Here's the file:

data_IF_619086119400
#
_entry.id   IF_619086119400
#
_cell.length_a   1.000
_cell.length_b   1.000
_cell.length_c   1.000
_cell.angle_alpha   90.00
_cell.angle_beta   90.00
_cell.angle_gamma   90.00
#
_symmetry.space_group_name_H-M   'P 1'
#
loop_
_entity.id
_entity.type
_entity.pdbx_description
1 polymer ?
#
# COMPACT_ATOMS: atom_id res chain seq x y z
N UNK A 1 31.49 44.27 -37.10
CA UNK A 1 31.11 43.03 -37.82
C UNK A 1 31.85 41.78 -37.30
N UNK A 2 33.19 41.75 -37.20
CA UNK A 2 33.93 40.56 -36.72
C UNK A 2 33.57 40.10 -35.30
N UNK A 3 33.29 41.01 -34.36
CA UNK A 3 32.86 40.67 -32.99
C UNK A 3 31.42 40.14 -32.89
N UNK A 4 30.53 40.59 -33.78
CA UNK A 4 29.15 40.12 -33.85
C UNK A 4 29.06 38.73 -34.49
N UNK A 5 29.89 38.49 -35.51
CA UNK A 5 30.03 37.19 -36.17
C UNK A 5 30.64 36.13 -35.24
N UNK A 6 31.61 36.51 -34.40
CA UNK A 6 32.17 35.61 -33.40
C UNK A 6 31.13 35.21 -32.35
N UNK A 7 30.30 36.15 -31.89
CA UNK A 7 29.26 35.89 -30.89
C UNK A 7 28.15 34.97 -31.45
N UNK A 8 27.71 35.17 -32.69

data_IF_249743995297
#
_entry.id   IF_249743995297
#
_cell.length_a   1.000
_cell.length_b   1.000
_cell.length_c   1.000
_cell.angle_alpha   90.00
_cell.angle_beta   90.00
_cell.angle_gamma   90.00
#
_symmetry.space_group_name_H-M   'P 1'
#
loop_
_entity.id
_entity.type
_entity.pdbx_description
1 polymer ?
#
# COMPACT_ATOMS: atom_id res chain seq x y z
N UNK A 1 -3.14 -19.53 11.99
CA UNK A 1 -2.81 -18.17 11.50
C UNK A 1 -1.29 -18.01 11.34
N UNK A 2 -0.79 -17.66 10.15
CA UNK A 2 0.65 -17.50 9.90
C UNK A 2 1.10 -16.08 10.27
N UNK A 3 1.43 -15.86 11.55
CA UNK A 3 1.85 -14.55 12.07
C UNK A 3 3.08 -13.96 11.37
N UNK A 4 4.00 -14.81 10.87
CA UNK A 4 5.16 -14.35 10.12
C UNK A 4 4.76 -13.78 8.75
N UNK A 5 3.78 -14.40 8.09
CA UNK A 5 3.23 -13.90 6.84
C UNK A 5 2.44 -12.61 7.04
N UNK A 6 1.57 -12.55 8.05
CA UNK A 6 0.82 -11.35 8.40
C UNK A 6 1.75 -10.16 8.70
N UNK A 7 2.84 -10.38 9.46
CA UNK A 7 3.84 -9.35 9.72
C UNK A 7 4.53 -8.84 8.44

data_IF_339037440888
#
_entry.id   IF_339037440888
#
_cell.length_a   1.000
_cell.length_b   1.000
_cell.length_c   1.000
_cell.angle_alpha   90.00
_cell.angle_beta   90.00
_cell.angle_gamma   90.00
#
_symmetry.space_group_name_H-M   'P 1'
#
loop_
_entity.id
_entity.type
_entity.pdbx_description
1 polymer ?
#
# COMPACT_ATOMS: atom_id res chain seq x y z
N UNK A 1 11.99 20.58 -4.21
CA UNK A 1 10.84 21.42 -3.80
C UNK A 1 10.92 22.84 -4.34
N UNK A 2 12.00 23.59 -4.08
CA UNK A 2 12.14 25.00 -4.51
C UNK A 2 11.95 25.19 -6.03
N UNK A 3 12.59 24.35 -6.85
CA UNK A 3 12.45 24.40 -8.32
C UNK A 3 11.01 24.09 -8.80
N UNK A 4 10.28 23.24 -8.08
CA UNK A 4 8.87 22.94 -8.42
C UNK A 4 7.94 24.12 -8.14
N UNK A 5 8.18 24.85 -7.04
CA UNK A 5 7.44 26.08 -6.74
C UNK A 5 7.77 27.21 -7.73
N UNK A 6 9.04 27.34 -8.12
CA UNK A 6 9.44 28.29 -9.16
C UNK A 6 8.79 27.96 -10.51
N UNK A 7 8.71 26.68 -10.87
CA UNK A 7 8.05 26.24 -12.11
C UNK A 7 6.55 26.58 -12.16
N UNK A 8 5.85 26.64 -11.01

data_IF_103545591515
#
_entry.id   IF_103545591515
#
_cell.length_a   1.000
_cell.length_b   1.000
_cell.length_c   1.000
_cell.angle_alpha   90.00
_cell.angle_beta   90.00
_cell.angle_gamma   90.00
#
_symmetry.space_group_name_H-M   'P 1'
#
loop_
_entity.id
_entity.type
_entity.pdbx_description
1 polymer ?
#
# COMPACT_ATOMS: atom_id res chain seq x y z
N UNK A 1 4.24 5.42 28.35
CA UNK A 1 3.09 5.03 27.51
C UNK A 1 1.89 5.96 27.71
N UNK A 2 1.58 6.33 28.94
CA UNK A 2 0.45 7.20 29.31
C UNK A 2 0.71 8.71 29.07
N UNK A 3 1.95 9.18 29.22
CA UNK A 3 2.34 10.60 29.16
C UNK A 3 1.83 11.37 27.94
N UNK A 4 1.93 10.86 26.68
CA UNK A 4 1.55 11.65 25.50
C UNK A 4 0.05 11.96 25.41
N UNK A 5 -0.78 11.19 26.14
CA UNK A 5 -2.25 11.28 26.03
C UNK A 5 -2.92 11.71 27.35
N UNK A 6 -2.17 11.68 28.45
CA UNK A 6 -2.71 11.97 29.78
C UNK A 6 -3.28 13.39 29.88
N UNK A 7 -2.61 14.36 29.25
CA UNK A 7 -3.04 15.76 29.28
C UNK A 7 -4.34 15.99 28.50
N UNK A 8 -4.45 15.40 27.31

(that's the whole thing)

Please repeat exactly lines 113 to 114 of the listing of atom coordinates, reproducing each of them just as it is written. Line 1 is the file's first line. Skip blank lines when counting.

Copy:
N UNK A 4 10.28 23.24 -8.08
CA UNK A 4 8.87 22.94 -8.42